Wednesday, May 30, 2007

Ethics, Advice and Fencing

In the LA Times Karen E. Klein addresses the question of starting a new retail business.

Specifically the question is, "I'm working on a business plan for a lingerie store but feel overwhelmed about where to get information on economic trends. Can you please help?" But no matter the venture or location, the advice is still rather sound. Use the contact information in articles and advertisements to further your research, talk to suppliers but remember they are trying to sell you something, so take what they have to say with the old grain of salt, and attend trade shows:
Attending a trade show will give you enormous insight into your new industry, how it operates, who the big players are and where the niche opportunities exist. Finally, visit some companies that cater to the same market you will but don't sell products that will directly compete with your store. "Most small-business owners are more than willing to speak about trends in their own business -- as long as they are sure that you are not a competitor," Keane said.

Take willing entrepreneurs to lunch and ask about sales trends, locations, what to focus on (quality, price, service) and what problems they encountered early on. "Speak to as many people as you can and see what resonates with your own ideas for the business. Most of all, remain open to learning new insights," Keane said.
Anyone who has ever gone this route, either attending trade shows or otherwise trying to interview other business folks regarding their business, knows this isn't as easy as pie.

On one hand, you've got the sunshine blowers who want to make you happy by warming your bum as they blow their sunshine up your skirt. On the other, those who are so tight lipped you wonder why they ever agreed to talk with you. There are also those middle-of-the-roaders who tell you generic stuff, sitting on the fence as far as giving you the truth of where things (like sales volume) lie.

With any of these folks, the interview is more like a fencing match where your direct question is a thrust and they parry.

Oh, and don't forget the flat-out refusals. Some folks won't even bother to talk with you at all.

Why the fencing? Why the refusals? Because people zealously guard their shit.

Everyone is in competition with everyone. (Or after the interview they will be.)

It seems that the only folks will to be interviewed (or happy to have their brains picked) are those who feel they are helping a student with a school report. Then it's all blither-blather ~ at least until the savvy student asks a question which seems too intelligent. (You know, a question which contradicts something they've said, or one that requires an answer with real information. Oooh, that's scary and upsetting for the interviewee.)

You could ask all the questions in a submissive round-about way, creating the illusion that you are dumber than a box of rocks. Of course, this means you'll have to hope they think you're such an idiot that they let some info slip ~ but not a large enough idiot for them to become annoyed and cut the interview off ~ and that they aren't just messing with you for their own entertainment purposes (and noob stories to tell their cohorts later).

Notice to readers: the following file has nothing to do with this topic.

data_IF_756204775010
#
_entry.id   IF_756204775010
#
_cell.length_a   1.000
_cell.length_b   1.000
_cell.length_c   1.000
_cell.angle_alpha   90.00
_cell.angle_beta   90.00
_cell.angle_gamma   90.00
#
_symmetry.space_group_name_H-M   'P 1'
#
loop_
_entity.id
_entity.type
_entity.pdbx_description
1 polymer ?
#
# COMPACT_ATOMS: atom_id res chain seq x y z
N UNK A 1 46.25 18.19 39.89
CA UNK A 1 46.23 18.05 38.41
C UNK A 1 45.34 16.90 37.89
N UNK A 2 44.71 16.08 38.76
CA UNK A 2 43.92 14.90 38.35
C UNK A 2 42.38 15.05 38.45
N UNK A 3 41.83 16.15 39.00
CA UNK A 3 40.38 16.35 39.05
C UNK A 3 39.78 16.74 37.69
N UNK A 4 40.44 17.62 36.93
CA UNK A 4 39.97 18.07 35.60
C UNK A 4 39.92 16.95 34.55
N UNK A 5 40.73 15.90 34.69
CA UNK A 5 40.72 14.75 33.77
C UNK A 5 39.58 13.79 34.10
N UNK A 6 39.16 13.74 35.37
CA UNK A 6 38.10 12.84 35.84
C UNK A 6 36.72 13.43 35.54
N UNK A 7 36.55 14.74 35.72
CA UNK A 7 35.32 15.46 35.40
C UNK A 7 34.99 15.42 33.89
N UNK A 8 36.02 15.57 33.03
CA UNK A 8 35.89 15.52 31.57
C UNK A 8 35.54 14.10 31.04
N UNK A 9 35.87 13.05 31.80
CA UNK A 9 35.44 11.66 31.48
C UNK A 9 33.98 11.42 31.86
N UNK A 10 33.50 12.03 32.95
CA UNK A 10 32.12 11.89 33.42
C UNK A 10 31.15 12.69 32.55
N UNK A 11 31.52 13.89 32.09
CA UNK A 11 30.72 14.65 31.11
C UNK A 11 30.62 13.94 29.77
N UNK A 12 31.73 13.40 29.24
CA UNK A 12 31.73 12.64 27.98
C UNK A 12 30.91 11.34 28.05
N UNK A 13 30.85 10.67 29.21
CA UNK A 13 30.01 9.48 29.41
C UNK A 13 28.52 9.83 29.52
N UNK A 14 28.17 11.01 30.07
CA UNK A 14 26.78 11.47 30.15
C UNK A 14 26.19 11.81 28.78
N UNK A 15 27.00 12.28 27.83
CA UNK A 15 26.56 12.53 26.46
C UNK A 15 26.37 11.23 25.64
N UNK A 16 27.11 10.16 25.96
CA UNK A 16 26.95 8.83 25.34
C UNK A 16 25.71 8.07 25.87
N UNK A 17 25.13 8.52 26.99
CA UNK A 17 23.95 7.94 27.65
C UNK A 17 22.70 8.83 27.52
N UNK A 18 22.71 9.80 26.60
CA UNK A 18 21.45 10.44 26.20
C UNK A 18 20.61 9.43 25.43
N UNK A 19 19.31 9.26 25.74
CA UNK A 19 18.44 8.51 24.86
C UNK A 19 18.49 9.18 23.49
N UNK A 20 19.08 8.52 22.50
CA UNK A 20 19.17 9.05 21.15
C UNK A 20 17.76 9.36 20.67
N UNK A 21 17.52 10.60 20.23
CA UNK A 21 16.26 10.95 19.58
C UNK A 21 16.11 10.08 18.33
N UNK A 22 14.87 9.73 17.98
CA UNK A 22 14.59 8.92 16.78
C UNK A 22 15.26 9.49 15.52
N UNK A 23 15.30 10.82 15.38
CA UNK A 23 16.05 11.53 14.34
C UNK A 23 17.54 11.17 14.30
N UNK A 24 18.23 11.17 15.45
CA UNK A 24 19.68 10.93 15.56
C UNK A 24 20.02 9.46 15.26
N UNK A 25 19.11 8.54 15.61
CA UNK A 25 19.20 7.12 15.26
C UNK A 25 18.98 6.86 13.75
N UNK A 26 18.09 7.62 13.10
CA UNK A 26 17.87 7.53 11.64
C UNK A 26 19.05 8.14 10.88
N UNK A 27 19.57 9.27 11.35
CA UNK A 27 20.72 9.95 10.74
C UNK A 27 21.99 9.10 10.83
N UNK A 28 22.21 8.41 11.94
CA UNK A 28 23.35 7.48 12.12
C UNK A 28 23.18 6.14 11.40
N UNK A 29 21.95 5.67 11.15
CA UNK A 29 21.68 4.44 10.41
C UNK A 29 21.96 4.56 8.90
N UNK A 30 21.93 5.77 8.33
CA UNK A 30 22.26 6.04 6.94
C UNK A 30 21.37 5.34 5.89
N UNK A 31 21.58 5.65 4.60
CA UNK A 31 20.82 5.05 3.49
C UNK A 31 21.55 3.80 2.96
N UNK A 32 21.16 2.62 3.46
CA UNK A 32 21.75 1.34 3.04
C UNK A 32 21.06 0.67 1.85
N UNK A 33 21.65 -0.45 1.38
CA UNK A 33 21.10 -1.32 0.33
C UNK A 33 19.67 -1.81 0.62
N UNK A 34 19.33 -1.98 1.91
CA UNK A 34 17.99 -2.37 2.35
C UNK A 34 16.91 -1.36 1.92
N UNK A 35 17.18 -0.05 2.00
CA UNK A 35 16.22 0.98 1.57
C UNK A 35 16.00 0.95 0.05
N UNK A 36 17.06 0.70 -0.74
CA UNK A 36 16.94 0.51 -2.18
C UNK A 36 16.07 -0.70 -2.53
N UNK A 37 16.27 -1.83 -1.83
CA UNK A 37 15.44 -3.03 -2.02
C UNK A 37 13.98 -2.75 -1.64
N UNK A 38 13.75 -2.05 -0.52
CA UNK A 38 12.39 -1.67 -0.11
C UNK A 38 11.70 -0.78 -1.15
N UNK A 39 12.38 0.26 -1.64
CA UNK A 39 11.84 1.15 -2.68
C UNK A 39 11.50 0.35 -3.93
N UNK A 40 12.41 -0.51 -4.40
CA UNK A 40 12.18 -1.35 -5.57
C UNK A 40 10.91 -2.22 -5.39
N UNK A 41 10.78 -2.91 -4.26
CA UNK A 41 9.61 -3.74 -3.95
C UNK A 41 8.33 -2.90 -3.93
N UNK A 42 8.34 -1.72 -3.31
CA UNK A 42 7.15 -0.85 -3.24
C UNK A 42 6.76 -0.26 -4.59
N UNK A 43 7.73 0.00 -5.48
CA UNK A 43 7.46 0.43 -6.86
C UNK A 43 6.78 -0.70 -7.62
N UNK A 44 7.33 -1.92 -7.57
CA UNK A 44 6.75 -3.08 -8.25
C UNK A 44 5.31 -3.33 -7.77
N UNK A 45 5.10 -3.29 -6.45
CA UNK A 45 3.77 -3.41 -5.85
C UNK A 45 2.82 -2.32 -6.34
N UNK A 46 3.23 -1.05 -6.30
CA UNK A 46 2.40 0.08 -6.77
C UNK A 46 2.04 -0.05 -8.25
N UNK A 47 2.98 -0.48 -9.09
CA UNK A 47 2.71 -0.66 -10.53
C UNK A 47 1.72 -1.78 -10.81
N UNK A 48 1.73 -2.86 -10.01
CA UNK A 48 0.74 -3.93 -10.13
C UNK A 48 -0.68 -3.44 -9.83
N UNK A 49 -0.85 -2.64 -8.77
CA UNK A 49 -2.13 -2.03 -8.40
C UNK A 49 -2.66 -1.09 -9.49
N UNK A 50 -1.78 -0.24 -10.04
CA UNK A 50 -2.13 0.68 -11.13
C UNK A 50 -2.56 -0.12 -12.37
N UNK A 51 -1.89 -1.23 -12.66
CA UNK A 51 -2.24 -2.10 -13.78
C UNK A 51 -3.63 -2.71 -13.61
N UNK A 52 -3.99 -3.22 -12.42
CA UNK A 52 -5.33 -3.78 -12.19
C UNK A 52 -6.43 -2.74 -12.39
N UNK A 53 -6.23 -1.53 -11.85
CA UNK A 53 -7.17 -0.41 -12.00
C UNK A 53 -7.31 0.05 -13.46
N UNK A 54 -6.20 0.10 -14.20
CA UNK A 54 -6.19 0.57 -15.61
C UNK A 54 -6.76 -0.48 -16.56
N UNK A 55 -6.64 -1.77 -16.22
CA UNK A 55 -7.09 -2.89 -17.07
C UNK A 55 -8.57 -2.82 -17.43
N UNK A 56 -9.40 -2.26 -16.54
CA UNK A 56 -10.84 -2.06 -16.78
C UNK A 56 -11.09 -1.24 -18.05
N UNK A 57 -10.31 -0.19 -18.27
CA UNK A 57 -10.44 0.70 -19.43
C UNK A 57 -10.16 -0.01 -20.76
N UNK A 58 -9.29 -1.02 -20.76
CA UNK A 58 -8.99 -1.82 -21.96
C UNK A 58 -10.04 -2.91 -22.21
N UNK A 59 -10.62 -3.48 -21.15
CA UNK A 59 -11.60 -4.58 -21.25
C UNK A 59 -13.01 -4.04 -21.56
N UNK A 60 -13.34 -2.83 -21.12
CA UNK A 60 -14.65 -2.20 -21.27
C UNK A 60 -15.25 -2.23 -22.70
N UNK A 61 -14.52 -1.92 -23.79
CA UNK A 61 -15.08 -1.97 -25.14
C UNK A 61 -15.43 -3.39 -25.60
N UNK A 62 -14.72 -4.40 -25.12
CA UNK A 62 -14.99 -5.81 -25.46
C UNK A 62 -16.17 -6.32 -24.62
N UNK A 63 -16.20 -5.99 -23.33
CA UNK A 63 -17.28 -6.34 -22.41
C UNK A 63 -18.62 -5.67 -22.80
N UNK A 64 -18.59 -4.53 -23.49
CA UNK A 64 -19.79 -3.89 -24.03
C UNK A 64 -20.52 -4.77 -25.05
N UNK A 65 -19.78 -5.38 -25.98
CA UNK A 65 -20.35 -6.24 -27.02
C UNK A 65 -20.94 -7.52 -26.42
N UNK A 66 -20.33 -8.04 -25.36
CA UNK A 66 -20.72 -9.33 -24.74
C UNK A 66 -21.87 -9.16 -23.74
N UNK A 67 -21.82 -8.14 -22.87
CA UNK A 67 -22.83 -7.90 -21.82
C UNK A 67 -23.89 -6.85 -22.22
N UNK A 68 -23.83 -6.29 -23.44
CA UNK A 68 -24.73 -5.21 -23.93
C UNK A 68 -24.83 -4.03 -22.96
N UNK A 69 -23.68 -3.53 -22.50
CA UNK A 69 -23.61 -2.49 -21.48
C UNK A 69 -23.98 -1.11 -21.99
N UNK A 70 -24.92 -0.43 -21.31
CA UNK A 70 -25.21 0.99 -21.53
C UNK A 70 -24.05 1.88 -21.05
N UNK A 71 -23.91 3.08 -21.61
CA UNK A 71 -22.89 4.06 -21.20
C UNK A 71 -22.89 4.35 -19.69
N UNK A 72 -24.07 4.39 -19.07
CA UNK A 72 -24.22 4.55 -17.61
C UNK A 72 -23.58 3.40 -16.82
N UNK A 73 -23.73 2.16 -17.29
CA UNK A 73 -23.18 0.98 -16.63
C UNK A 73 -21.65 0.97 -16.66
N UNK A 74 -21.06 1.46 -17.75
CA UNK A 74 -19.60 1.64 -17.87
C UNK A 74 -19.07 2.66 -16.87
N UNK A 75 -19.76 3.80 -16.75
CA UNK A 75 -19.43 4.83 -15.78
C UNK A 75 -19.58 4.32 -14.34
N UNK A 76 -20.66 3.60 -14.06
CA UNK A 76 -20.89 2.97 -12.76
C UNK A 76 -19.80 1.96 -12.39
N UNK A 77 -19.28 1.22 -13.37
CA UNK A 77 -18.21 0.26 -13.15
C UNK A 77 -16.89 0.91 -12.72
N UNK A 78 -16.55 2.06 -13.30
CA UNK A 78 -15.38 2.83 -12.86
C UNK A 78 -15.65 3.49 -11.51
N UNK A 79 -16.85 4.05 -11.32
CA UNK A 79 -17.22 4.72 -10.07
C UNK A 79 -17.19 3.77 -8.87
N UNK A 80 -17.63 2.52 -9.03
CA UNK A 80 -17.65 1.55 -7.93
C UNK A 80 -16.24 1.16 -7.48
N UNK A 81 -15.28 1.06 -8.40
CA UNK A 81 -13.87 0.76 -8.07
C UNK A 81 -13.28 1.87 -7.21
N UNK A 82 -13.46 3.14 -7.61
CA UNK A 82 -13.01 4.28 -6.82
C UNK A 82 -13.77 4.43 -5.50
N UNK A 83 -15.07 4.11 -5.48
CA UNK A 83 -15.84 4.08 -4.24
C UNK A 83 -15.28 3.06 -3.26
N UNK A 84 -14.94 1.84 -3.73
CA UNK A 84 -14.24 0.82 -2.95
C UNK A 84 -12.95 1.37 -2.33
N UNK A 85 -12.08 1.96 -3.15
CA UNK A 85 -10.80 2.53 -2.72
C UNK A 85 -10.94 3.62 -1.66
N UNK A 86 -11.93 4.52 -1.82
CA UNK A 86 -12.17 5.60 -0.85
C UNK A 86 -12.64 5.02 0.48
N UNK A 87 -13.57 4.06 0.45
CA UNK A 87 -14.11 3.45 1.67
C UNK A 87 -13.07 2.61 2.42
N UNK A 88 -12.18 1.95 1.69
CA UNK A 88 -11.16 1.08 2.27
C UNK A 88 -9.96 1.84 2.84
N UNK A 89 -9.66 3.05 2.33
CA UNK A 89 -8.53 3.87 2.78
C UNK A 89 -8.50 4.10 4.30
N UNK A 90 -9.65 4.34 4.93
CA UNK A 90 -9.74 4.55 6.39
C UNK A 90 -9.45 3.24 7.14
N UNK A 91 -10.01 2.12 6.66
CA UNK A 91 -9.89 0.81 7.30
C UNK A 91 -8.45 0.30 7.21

It would seem that the only way a person interested in learning the facts might obtain them is to lie and say they are a college student (or high school if you can pass for that). But even then, most of these people present their industry as the best one for students to enter (they are no threat at entry level jobs), which is hardly the information looked for.

I don't think it's ethical to lie about the nature of who you are or your fact-finding mission. But I also don't think it's very ethical to say you'll be interviewed or talk about the industry if you're not really going to dish. With a respectful nod to 'knowledge is power' and the fact that knowledge does have worth and should be compensated accordingly (hence my own fees), I do wonder why people guard their own shit to the point of their own detriment.

Yes, to their own detriment.

People, "Experts," lose credibility when they don't follow through, especially in the guise of mentoring. Professions suffer when ignorant people join their ranks. Businesses falter when folks plans and dreams are fostered on false facts. Blowing sunshine, shoveling BS, and, yes, even avoiding answering questions only leads to bad decisions. These lead to bad press, bad reputations ~ and entire industries suffer (i.e. one bad lawyer apple ruins the whole barrel).

I am a member of several professions &/or industries which suffer from the idiotic actions of its members &/or public perception. For example, the adult industry, publishing, and marketing (the latter likely holds 1st Place in general mistrust these days).

Not coincidentally, these are some of the industries and professions not exactly prized for their knowledge sharing (you could also insert the buzz-word "transparency" here).

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